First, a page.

Advice for aspiring study-abroaders, Part 2

SA part 2 (3)Picking up where we left off in Advice for study-abroaders, Part 1, Part 2 will review how I selected my country, university and program, and the considerations I had to make for each one.

When you study abroad, the most important thing to keep in mind is that your ULTIMATE GOAL is to graduate from college. But whether you’re determined to graduate in exactly 4 years or you’re OK with taking an extra semester to make up a few credits can play a role in deciding where to study abroad.

If you have a country in mind that seems perfect, aligning with your travel aspirations of swimming in the ocean, climbing mountains or learning French and whatever else floats your boat, head to your university’s study abroad office and see what advice they can offer you on programs and universities. Because even if you’re dead-set on going to a particular country, your decision might change depending on what universities are available and the courses they offer.


Examples of study abroad program books

My university’s study abroad department has a little online search engine where I can enter the duration of time I want to study abroad, my major and the country I wish to visit, and it will bring up a list of options. Most study abroad advisers will also hand you a bunch of program books, such as API, CEA and AIFS that offer study abroad in your country of interest.

But to be completely honest with you, Books + Online Materials = Confusion & Uncertainty!

All of this can add up to information overload, so take it S.L.O.W.L.Y. Start planning in advance so you’re not trying to take it all in a week before the application due date.

My advice is to start with the books. Find your country of interest and look through the universities they promote. Several study abroad programs offer numerous university options in each country. Some of the program books will list the course programs they offer at each university, ex. Spanish, communications or business.


This program book has a list of countries, the universities in those countries and the course areas they offer

One of my requirements was to find something that ultimately fit with my major. This goes back to where I mentioned placing parameters on your graduation time frame. If you don’t mind taking an extra semester to graduate, you might not focus so heavily on the academic component of the classes offered, and go more for the experience. Personally, I’m pretty bound and determined to graduate in exactly 4 years if it works out, so it was important that I found a school that offered classes that would apply to my major and minor.

If you find a university of interest, research it online to learn more about their classes. You can even look up online reviews of study abroad programs at different universities. Check out, and don’t be afraid to use Google.  Google was actually an immense help in the process for me, and ended up saving me A LOT of money!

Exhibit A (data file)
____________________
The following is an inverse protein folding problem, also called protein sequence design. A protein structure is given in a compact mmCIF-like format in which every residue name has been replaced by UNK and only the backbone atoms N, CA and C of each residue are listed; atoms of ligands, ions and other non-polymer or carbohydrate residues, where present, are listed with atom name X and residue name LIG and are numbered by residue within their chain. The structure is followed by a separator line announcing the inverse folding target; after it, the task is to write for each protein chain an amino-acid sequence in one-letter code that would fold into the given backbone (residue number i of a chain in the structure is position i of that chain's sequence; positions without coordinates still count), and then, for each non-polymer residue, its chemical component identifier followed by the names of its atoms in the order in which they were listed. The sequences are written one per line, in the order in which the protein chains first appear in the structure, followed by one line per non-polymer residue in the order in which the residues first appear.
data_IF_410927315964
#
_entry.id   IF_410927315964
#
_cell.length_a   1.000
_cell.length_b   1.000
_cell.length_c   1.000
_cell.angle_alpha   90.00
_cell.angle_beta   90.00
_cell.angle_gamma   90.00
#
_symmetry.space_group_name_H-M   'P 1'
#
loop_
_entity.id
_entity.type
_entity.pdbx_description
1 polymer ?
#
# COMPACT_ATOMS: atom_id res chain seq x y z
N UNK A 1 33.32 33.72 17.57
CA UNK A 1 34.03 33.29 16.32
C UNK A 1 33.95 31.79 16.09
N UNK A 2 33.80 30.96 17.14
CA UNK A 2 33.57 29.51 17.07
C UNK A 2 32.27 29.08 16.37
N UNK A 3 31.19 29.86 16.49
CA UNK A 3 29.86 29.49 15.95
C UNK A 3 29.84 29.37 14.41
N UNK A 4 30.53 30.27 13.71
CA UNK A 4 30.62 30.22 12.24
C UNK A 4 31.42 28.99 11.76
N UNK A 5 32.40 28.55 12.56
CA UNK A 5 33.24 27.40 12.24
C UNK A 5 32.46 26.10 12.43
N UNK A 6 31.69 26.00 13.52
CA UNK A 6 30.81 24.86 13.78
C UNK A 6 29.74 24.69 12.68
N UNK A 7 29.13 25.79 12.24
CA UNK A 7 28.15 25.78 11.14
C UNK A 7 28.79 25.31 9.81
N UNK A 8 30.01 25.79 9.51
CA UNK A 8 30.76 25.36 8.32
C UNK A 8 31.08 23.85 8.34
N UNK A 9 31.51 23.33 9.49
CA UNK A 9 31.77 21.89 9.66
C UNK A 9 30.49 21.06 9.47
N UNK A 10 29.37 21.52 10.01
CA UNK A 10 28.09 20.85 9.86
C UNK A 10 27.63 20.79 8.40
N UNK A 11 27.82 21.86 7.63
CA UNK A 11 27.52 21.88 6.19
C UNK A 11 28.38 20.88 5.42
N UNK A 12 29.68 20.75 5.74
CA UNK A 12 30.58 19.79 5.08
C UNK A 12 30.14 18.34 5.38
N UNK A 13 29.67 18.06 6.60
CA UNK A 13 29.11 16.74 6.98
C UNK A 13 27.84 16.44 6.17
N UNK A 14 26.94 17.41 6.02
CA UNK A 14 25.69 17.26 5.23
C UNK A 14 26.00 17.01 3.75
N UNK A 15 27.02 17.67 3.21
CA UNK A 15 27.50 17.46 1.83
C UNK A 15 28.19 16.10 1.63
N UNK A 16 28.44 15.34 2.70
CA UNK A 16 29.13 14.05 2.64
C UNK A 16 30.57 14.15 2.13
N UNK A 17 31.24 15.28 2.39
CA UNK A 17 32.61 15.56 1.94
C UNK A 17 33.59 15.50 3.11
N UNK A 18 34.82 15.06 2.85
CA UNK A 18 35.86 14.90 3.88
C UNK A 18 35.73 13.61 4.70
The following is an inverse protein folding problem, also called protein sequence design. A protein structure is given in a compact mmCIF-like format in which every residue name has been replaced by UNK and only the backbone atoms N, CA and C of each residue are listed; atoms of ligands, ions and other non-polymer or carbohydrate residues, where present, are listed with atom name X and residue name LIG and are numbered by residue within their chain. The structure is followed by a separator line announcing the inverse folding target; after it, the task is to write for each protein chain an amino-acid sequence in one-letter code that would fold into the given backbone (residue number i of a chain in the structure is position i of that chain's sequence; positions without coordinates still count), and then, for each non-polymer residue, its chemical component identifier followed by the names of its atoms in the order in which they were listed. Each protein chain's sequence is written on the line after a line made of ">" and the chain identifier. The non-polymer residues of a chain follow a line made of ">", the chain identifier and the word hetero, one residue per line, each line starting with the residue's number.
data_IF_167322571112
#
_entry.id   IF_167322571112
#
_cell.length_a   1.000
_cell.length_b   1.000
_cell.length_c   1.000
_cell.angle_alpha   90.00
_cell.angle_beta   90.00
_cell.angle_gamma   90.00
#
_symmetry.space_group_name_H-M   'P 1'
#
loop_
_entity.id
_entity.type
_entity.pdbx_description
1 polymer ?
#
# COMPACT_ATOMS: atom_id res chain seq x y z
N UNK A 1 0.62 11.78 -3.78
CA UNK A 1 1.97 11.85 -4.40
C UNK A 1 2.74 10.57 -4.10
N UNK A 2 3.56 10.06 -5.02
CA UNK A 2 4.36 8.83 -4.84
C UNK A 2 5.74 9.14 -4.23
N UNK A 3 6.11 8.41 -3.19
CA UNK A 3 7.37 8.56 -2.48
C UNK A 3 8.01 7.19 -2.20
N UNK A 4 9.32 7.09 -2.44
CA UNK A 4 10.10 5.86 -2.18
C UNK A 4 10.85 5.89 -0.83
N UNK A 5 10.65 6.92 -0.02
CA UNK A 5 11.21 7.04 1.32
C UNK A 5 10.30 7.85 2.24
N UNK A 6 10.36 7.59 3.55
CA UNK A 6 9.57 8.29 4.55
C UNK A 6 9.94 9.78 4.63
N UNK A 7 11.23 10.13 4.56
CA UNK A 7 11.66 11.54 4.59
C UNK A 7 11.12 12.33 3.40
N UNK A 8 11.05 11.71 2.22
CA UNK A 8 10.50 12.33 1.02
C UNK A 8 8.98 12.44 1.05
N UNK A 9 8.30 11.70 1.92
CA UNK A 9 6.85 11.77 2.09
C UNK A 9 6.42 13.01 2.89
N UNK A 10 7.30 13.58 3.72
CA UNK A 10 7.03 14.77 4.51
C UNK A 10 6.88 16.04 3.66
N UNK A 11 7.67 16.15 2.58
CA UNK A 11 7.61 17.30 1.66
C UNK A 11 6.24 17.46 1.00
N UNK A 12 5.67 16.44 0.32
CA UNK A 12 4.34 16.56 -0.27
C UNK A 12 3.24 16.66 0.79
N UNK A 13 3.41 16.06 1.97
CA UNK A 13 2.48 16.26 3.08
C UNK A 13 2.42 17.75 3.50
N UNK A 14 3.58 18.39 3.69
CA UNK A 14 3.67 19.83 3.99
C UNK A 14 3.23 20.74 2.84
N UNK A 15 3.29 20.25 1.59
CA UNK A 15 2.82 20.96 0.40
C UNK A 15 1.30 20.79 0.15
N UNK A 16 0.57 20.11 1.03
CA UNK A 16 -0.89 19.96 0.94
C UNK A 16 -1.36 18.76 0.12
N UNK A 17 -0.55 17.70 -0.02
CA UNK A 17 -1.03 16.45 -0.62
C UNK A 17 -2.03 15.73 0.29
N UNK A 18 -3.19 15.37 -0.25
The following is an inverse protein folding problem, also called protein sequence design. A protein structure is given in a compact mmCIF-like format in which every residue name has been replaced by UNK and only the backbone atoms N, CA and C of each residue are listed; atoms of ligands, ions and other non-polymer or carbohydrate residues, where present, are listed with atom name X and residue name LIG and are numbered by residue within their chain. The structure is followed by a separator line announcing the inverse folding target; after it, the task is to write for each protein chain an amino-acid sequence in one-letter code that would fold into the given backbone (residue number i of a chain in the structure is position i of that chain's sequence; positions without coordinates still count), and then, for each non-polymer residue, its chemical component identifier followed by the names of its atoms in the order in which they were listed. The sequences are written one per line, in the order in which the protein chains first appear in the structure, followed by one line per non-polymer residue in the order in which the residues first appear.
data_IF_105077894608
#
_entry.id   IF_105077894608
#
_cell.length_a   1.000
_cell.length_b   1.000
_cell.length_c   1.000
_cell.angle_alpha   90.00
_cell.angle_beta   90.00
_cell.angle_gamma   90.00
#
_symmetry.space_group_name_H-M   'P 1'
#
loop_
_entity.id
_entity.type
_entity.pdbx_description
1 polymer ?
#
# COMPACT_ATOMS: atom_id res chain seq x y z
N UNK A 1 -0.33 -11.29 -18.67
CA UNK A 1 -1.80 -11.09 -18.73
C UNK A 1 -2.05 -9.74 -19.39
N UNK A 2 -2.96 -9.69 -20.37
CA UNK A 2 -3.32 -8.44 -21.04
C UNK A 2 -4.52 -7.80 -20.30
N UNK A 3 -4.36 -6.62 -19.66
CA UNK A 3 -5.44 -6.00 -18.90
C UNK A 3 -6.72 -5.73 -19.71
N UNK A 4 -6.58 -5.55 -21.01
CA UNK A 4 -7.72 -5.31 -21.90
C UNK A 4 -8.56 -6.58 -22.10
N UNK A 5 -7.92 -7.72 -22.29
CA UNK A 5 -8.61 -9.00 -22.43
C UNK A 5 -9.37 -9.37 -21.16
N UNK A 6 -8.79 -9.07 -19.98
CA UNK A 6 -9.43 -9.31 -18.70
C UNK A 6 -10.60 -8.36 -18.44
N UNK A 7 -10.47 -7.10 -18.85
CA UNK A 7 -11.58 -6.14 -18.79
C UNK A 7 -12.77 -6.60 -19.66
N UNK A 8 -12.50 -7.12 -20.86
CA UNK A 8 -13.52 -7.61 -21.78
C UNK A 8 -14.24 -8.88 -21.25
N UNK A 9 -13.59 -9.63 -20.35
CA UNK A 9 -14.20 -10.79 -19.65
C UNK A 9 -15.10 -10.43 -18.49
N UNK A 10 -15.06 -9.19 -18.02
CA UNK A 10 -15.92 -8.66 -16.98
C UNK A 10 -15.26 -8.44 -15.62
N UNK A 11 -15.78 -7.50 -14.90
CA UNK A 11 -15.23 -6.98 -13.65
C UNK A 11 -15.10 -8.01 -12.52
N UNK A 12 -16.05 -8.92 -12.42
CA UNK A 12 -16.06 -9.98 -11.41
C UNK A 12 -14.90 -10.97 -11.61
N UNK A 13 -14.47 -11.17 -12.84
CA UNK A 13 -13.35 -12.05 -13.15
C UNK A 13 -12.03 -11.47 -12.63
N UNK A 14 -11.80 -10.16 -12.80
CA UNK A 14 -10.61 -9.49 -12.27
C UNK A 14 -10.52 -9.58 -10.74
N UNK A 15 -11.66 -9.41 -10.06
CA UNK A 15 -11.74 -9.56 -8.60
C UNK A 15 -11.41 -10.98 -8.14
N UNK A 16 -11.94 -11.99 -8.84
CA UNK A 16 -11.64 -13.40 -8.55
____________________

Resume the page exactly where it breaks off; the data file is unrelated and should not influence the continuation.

Originally, I had decided on a particular study abroad program to the Universidad Adolfo Ibáñez in Viña del Mar, Chile. I had already filled out almost all of my application materials when I decided to google reviews of prior students who had studied there. By chance, I happened to learn of a different study abroad program for the exact same university in Chile. The difference? It was more than $1,000 cheaper and offered the exact same benefits! I decided to switch, which meant more paperwork. But in the long-run I saved myself a hefty chunk of cash.

Here’s a breakdown of how I decided on my study abroad country, program and university:

  1. I decided to go to Chile. Why? It’s a beautiful country with a multitude of outdoor adventure options (hiking, scuba diving, skiing), offers a culture where I can improve my Spanish and of course, horse racing
  2. I picked up program books from my study abroad office to see which programs go to Chile
  3. I landed upon the Universidad Adolfo Ibáñez business in Latin America program in Viña del Mar, Chile
  4. Not only is Viña del Mar a gorgeous city that lies along the coast of Chile, but the program includes excursions in the program fee and the classes should transfer easily to satisfy my credits needed to graduate.
  5. I applied to a study abroad program for the school, but decided to switch programs after learning of another that was cheaper (Just to clarify, I did not change universities, just the program that will take me to the university)
  6. Ta da!! Last week I was accepted into my program, which brings me to where I’m currently at – filling out lots of paperwork, booking flights and meeting with advisers to make sure credits are compatible and I’m sitting in a good spot academically before I embark on my semester-long adventure!

This entire blog has a lot of information and was maybe a little TMI. If you need any clarification or have questions, feel free to contact me!

My next study abroad blog will go over what kind of paperwork you can expect throughout the study abroad application process and how to conquer it.